In both cases, testing played a crucial role in the success of these initiatives. By identifying and addressing accessibility and usability issues, the teams behind M-PESA and Jan-Dhan Yojana were able to create financial products and services that were easy to use and accessible to the financially excluded. As a result, these initiatives have helped millions to gain access to financial services, improving financial inclusion in their respective countries.

Steps to Improve Inclusion via QA for Fintech Apps

The benefits of fintech can only be fully realized if its products and services are inclusive and accessible to everyone. By implementing a rigorous QA process that prioritizes accessibility and inclusivity, fintech companies can identify and address potential barriers to entry and create products and services that are usable and beneficial to a wider audience. Here are some steps that fintech companies can take to improve inclusion via QA for their apps:

Conduct User Research to understand the needs of different user groups, including those who may face barriers to financial inclusion. This can include people with disabilities, older adults, and people from low-income or marginalized communities.

Develop Inclusive Design Guidelines that outline best practices for creating accessible and inclusive financial/banking apps. These guidelines should cover areas such as user interface design, accessibility features, language and content.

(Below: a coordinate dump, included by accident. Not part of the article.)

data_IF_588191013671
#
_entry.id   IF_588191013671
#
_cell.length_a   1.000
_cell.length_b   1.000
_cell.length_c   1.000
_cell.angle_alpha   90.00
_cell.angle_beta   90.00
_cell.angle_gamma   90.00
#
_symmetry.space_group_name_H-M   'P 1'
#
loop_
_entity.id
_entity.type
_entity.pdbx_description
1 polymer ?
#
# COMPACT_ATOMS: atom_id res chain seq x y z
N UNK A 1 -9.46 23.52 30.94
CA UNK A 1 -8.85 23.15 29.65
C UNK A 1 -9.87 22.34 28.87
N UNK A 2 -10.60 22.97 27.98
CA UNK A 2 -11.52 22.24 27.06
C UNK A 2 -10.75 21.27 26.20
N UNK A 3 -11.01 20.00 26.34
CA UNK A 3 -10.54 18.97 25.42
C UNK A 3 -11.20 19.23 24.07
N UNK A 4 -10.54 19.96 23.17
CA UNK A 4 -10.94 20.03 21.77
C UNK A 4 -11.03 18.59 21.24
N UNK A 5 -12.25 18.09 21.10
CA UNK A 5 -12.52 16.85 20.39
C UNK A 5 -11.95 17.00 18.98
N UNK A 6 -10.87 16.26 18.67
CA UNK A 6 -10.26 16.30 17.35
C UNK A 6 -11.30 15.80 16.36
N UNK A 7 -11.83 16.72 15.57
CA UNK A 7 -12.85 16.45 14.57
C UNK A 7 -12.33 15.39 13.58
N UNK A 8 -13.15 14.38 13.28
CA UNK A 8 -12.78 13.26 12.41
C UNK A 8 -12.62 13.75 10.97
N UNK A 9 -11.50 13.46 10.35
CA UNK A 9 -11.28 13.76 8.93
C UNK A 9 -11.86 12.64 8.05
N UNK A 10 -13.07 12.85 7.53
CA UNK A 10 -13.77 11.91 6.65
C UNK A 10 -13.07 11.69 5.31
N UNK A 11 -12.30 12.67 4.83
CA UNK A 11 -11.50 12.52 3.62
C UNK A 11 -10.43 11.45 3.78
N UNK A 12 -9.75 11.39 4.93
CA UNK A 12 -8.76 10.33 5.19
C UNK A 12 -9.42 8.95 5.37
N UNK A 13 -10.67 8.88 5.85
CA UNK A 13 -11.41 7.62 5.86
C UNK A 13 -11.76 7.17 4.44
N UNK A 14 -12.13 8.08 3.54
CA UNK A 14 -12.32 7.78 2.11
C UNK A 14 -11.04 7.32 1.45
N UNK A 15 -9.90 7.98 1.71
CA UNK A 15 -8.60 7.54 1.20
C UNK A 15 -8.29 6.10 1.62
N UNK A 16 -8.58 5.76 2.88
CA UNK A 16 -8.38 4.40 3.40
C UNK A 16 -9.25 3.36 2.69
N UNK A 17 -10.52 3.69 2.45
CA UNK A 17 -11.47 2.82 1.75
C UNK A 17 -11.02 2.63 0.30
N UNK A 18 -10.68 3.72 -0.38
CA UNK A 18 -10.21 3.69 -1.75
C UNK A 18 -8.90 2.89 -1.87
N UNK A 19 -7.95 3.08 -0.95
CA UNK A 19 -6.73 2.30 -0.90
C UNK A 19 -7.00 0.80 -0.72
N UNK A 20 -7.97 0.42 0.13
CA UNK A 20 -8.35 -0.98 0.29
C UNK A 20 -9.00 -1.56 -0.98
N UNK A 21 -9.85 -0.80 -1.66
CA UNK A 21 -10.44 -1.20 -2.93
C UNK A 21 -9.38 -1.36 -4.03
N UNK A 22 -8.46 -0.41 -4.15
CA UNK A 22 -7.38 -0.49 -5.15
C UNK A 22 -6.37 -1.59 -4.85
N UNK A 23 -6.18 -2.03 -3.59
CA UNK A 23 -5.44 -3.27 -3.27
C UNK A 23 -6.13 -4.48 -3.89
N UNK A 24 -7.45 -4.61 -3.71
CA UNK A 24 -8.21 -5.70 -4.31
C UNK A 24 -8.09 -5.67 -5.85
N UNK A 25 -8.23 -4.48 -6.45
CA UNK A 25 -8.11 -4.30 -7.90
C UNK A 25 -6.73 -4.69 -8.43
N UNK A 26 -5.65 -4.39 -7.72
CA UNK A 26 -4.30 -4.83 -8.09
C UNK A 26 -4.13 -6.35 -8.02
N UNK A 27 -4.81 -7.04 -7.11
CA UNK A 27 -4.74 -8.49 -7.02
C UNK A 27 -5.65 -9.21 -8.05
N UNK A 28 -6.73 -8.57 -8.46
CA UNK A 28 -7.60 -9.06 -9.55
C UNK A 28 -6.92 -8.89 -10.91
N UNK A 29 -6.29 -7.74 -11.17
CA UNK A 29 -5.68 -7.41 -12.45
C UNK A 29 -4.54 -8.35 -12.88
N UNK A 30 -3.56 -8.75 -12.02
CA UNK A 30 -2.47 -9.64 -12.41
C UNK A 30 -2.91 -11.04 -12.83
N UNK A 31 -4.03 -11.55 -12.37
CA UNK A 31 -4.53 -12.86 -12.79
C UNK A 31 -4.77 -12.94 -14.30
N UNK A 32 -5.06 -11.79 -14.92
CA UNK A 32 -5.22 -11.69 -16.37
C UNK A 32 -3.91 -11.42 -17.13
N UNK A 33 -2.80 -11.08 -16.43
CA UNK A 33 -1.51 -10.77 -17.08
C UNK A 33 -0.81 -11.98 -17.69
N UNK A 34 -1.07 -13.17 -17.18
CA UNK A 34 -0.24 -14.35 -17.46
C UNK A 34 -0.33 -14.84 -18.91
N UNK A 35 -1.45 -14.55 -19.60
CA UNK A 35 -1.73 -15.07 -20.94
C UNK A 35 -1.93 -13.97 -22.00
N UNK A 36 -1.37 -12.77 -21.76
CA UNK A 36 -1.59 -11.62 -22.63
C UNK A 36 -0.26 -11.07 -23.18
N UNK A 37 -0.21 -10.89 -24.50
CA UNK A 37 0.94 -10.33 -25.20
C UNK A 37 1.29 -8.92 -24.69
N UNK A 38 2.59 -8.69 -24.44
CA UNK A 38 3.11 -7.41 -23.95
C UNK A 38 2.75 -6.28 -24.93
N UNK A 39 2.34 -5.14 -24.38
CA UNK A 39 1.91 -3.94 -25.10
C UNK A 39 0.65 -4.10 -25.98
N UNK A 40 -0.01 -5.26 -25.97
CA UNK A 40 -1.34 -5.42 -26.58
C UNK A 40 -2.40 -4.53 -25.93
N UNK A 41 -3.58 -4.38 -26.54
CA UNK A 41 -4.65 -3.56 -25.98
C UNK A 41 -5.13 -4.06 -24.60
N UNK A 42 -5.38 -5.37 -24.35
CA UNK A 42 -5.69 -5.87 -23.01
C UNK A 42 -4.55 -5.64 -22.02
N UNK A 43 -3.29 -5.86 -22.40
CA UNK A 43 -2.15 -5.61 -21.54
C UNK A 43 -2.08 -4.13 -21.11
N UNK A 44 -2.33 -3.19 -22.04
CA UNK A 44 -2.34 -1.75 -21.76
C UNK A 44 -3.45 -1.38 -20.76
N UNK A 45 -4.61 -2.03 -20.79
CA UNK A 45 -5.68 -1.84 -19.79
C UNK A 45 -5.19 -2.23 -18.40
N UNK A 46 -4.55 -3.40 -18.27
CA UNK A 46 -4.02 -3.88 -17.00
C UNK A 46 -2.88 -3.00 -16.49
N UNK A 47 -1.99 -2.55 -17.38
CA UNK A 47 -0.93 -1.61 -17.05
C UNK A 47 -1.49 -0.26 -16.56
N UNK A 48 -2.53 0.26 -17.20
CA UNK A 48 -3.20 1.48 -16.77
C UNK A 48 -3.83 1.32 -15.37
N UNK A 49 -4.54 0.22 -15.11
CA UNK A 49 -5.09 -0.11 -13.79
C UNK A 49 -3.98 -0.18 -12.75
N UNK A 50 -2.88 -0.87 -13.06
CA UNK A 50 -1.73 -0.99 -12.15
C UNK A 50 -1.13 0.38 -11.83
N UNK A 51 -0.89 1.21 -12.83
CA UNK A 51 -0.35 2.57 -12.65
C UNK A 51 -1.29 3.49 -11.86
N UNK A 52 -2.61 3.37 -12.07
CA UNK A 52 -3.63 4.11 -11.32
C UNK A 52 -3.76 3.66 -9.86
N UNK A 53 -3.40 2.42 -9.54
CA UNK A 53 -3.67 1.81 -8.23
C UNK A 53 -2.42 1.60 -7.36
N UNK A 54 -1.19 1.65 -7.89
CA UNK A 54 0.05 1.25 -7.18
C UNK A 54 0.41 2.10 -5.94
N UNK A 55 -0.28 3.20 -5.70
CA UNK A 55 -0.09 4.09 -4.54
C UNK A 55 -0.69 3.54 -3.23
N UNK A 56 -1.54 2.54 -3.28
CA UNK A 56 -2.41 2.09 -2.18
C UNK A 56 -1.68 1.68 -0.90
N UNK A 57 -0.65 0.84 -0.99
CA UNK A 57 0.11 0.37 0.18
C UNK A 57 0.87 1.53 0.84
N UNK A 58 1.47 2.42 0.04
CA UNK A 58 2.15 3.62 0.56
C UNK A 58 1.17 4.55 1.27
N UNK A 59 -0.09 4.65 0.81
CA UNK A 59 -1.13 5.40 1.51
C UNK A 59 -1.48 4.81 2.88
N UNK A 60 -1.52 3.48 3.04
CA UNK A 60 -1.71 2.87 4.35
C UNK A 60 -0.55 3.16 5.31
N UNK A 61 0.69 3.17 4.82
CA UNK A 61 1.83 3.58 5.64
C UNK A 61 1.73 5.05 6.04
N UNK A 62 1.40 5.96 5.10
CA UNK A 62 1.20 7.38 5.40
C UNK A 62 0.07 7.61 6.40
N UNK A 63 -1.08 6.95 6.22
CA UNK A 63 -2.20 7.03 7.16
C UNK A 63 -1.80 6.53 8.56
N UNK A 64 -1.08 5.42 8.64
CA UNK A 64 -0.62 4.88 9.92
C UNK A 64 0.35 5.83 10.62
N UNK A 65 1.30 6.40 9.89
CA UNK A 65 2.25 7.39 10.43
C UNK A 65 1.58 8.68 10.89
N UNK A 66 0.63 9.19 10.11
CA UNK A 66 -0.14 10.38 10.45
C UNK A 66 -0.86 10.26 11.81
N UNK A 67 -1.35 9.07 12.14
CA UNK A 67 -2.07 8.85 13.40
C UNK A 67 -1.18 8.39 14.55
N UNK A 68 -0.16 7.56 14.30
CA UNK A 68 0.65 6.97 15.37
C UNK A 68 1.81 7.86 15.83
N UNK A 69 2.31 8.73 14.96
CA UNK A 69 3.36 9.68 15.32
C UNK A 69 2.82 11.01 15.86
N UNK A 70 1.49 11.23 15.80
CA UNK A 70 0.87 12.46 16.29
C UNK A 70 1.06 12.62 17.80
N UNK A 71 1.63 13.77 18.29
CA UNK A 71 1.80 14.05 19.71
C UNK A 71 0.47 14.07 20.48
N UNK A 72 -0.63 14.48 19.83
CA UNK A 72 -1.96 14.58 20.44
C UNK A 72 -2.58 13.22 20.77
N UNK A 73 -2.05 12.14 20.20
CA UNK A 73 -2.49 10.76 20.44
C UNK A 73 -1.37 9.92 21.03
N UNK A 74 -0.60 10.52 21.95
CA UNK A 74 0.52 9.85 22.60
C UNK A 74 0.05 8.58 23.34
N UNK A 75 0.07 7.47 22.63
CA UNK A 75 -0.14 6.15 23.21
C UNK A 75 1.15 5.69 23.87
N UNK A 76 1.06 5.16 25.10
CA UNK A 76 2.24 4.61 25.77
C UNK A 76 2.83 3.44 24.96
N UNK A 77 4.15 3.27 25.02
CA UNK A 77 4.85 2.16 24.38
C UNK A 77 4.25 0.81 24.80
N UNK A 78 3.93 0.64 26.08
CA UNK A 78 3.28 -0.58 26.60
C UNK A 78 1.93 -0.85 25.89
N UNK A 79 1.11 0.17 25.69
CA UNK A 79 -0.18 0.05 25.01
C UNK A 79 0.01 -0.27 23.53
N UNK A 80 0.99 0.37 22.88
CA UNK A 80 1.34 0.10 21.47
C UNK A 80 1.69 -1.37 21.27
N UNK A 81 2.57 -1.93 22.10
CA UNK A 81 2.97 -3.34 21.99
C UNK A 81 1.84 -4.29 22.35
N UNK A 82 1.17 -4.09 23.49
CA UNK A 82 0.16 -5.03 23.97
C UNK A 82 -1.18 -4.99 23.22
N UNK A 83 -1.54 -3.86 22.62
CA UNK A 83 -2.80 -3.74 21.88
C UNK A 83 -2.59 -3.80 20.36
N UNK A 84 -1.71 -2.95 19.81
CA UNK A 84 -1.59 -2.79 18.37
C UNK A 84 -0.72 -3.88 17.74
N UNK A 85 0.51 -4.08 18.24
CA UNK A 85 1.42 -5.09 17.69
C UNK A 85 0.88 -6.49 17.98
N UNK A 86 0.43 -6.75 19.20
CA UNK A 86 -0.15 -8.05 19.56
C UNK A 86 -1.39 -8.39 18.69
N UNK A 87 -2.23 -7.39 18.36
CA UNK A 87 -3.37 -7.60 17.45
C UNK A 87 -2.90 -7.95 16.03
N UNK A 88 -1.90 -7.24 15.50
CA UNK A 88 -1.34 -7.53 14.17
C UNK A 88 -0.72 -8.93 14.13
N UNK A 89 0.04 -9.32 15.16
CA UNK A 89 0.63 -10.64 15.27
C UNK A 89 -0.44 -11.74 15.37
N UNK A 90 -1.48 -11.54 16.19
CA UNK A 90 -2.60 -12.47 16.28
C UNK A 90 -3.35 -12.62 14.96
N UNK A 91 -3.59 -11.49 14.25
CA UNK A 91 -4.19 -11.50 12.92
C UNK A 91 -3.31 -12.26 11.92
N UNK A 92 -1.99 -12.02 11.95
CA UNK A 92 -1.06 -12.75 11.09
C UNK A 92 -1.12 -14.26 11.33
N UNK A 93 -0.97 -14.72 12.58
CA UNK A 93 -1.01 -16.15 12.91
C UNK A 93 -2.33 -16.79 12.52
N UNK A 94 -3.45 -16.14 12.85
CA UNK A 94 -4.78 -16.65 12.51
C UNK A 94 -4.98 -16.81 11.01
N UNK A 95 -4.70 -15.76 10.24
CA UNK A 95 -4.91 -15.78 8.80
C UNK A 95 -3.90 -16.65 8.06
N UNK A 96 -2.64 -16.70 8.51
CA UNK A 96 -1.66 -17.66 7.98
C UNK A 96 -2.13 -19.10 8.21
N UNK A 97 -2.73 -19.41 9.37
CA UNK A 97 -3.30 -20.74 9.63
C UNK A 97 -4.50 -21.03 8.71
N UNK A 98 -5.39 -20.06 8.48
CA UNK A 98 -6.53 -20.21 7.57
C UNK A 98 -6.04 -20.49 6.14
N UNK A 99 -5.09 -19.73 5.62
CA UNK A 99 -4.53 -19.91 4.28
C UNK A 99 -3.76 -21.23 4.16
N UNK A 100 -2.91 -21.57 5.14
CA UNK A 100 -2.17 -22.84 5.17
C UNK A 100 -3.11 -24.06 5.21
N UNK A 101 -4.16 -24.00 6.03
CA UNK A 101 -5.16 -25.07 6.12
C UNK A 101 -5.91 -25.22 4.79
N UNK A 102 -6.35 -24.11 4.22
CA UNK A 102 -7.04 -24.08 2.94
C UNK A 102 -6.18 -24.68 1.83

Conduct Usability Testing with users from diverse backgrounds and abilities to identify any barriers to accessibility or inclusion. Use a range of assistive technologies, such as screen readers and magnifiers, to test the app's accessibility features.

Test Security Features to ensure that they are accessible and easy to use for all users. This can include testing features such as two-factor authentication, password reset, and biometric authentication.

Ensure Compatibility with Assistive Technologies with a range of assistive technologies, such as screen readers, speech recognition software, and braille displays. Ensure that all content and features are accessible through these technologies.